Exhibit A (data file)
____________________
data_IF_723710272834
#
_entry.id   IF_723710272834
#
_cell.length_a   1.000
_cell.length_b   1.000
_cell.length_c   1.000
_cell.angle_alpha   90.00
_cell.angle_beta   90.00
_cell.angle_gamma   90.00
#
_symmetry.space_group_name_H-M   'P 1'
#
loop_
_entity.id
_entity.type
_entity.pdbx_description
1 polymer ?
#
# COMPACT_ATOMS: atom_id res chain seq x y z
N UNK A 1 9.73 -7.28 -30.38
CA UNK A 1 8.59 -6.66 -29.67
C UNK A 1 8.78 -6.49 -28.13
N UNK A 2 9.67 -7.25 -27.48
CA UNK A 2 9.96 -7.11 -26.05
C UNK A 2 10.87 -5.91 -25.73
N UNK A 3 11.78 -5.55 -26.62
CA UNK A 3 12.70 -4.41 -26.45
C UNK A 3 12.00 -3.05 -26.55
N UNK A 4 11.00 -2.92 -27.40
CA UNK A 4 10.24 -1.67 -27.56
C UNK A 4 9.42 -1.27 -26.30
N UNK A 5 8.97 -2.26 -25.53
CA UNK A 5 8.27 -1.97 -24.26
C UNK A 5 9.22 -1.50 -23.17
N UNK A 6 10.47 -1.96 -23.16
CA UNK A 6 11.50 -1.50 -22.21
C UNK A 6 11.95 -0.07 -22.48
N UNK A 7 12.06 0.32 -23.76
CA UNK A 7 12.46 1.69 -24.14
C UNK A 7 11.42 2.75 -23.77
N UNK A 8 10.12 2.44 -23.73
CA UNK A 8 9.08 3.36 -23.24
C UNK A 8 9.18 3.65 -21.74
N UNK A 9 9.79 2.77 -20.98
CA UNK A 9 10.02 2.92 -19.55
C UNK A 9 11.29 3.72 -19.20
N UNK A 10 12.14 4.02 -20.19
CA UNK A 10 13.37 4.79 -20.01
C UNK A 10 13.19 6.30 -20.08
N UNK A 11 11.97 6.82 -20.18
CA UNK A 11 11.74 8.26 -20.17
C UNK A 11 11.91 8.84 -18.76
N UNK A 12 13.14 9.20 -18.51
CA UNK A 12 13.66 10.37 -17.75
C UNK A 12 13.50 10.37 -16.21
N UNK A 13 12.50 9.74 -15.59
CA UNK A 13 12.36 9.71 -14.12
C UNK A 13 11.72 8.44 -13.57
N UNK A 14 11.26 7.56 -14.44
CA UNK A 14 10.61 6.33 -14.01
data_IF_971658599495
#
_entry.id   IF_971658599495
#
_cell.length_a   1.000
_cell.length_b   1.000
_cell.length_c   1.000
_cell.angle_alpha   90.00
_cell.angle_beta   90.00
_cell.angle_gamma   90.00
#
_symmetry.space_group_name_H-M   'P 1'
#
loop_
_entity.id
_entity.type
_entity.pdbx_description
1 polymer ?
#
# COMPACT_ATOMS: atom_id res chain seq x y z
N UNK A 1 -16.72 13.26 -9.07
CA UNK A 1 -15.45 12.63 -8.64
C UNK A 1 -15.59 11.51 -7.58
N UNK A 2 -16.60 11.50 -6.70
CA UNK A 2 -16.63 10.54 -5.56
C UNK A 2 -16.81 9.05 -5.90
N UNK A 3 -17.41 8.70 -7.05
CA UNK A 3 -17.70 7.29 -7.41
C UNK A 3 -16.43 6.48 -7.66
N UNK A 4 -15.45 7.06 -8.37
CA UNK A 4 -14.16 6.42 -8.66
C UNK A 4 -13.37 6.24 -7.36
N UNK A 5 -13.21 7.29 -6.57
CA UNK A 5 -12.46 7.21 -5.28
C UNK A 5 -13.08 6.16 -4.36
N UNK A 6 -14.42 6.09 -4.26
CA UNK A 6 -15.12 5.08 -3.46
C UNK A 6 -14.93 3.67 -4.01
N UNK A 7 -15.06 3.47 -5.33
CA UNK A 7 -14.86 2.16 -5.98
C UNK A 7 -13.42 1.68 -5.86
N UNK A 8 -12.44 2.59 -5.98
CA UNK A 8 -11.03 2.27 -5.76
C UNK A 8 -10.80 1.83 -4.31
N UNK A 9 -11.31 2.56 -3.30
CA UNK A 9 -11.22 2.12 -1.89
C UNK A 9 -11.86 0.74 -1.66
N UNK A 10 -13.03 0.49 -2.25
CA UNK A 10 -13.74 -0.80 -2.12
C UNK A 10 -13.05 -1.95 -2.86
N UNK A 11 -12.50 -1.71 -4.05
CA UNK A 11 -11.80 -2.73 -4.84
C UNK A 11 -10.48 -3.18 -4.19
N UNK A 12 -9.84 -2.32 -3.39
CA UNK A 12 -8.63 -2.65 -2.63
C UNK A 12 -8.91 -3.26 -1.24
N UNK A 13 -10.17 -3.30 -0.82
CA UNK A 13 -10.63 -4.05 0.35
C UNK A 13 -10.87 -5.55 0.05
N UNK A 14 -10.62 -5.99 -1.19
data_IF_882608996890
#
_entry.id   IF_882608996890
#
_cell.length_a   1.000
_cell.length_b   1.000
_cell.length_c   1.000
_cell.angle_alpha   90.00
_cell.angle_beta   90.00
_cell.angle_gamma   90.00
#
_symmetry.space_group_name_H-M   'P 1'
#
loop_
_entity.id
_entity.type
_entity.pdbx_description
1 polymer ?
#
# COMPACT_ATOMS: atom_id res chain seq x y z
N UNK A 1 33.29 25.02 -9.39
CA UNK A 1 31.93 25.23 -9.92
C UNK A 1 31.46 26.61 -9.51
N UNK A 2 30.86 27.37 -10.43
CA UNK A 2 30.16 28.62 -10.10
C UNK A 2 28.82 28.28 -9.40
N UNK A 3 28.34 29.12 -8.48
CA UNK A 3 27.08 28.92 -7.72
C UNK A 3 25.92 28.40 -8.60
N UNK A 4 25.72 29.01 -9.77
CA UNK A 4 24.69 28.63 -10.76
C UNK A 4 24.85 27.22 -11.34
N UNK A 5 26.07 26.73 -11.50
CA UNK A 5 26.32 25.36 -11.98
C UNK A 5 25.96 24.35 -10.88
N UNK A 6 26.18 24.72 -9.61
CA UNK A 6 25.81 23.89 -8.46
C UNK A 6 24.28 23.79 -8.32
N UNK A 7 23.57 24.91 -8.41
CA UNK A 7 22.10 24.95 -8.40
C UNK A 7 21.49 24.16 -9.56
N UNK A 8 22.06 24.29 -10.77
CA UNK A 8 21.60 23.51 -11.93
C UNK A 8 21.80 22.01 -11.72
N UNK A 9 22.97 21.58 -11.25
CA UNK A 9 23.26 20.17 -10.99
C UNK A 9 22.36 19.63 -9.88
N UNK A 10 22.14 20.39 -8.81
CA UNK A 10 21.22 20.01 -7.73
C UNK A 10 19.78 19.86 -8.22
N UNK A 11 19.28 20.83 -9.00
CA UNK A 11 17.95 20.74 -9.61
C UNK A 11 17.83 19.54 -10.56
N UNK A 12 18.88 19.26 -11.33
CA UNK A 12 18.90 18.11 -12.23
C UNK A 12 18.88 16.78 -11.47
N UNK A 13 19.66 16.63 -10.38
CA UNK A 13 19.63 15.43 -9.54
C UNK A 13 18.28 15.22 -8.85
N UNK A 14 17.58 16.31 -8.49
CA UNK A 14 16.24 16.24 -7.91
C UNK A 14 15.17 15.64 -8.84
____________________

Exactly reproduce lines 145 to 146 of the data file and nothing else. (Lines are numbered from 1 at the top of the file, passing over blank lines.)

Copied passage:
N UNK A 2 30.86 27.37 -10.43
CA UNK A 2 30.16 28.62 -10.10